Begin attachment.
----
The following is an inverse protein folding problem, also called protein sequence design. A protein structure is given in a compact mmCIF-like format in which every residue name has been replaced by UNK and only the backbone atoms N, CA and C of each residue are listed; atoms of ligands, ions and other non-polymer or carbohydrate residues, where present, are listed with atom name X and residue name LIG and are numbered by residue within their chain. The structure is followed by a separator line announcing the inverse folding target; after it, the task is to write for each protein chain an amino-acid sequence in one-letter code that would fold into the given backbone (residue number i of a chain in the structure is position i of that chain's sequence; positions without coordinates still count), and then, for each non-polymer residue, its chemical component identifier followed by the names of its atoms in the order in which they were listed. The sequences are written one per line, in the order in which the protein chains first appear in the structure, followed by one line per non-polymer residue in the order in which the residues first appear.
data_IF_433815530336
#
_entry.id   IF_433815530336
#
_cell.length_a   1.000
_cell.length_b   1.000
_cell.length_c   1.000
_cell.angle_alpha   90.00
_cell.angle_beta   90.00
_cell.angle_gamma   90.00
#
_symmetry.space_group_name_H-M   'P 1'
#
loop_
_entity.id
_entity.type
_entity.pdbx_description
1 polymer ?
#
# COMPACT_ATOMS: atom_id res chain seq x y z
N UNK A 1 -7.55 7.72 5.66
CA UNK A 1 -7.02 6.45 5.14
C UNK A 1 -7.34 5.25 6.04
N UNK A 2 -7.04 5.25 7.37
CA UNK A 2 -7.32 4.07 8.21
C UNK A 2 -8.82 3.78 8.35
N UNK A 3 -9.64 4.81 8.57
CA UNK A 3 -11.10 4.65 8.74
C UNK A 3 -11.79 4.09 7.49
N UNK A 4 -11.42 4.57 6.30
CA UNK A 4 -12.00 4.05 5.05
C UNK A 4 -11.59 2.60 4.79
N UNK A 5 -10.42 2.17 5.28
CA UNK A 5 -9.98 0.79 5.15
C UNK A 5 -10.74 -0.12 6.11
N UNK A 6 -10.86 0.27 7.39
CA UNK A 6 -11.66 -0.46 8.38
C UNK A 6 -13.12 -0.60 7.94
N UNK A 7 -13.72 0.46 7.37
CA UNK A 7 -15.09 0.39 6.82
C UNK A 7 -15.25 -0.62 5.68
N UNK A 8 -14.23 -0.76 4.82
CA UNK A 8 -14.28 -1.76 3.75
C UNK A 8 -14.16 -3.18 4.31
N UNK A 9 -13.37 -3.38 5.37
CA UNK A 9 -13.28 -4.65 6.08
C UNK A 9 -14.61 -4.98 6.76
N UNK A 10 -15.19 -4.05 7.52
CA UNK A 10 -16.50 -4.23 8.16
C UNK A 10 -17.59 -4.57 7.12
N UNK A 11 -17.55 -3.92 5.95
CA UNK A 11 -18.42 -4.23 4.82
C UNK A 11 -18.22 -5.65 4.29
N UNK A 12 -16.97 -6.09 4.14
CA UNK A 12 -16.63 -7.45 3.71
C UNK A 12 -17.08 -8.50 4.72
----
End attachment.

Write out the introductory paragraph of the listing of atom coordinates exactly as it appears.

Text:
The following is an inverse protein folding problem, also called protein sequence design. A protein structure is given in a compact mmCIF-like format in which every residue name has been replaced by UNK and only the backbone atoms N, CA and C of each residue are listed; atoms of ligands, ions and other non-polymer or carbohydrate residues, where present, are listed with atom name X and residue name LIG and are numbered by residue within their chain. The structure is followed by a separator line announcing the inverse folding target; after it, the task is to write for each protein chain an amino-acid sequence in one-letter code that would fold into the given backbone (residue number i of a chain in the structure is position i of that chain's sequence; positions without coordinates still count), and then, for each non-polymer residue, its chemical component identifier followed by the names of its atoms in the order in which they were listed. The sequences are written one per line, in the order in which the protein chains first appear in the structure, followed by one line per non-polymer residue in the order in which the residues first appear.